A legislative hearing on a renewed proposal to legalize keno raised old concerns Wednesday about expanding gambling in restaurants, bars and convenience stores and new ones about profit-sharing and technology.
The Indian tribes that run Connecticut’s casinos could receive roughly as much from keno as the state would next fiscal year. That’s according to details of the bill raised by the Finance, Revenue and Bonding Committee as well as gaming proceed projections from the Connecticut Lottery Corporation.
Meanwhile, the tribe that operates the Mohegan Sun casino complained that the legalization measure removes safeguards that could pave the way for dramatic shift in state policy – namely the launch of online gaming.
Anne Noble, the president of the Lottery Corporation, said the lottery was not seeking permission to conduct online gambling or to sell its products over the web and would work on clarifying the legislation.
“There’s not an issue here,” Noble said. “If the language needs to be tickled, we’ll certainly tickle the language. We look forward to working with the tribe.”
Meanwhile, opponents of gambling expansion renewed their opposition to keno, noting that the legislature approved and repealed the game in 2013 and 2014, respectively, in the face of public pressure.
“It may be small, but it will grow over time,” Noble said of potential keno revenues, noting they follow a different path from other games.
Receipts from popular big-drawing lottery games, such as Powerball, explode at first, then plunge from that initial high before achieving relative balance, she said.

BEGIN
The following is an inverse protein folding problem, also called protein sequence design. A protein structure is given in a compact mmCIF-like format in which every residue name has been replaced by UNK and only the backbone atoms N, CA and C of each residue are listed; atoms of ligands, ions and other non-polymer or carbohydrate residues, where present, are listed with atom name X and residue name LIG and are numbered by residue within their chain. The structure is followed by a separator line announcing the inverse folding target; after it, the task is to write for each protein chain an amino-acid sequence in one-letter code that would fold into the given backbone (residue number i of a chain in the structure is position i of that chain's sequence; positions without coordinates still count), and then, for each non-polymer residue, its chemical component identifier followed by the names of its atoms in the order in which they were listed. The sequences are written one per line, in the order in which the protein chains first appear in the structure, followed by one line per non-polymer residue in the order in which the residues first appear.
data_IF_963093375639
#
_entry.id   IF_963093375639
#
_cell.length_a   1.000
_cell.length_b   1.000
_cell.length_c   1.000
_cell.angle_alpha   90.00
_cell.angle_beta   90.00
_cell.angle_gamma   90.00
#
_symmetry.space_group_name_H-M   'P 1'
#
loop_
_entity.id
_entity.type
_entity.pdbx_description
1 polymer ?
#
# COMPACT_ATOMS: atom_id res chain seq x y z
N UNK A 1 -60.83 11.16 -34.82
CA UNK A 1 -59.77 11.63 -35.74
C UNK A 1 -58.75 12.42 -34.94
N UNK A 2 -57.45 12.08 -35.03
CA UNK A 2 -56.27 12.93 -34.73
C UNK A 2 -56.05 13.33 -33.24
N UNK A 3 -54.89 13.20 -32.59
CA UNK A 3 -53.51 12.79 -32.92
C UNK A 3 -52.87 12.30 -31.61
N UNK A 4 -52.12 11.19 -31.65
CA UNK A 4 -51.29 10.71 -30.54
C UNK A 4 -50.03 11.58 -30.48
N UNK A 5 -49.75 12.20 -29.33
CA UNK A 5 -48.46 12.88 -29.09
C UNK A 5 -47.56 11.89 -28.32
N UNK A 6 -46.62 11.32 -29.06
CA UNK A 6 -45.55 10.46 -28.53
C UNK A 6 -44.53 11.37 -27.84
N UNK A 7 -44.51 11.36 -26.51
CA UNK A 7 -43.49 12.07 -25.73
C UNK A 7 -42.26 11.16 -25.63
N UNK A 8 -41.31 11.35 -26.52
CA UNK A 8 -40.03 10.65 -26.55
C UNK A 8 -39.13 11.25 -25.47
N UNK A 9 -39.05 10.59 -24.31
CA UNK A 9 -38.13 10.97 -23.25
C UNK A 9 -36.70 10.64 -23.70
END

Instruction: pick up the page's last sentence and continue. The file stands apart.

Keno, which would be offered not just in convenience stores, but also in bars and restaurants, tends to build a player base over time, and attracts more affluent gamblers than lottery tickets.
But since the state expects to have to share some of its keno proceeds with the Mohegan and Mashantucket Pequot tribes, the state’s ultimate profit on the game may be less than lawmakers’ expected — and less than the tribes receive — at least in the first year.
The lottery estimates gross keno receipts would be $25 million, if approved, in the 2015-16 fiscal year. Noble called that a “conservative estimate,” adding it also reflects only six months’ receipts, assuming the lottery would need the first half of the fiscal year to prepare to launch the game.
But after paying prizes and meeting expenses, the state’s profit margin could be as low as 20 percent, or $5 million. But it can’t keep all of that.
That’s because the compact that grants the state a share of the casinos’ video slot revenues, also grants the tribes that run them exclusive rights to offer casino games in the state.
The legislation allows the state to transfer up to 25 percent of proceeds after prizes are awarded but before the lottery covers its other expenses – or about $2.2 million of the state’s $5 million profit – to the tribes.
But Noble also told lawmakers to think-long-term, adding that keno revenues have the potential to grow significantly over the next few years as the game attracts more players at thousands of sites.
In Massachusetts — the home of the most successful lottery in the nation in terms of per capita sales — the $790 million wagered on keno two years ago was 17 percent of the lottery’s gross revenues of $4.7 billion.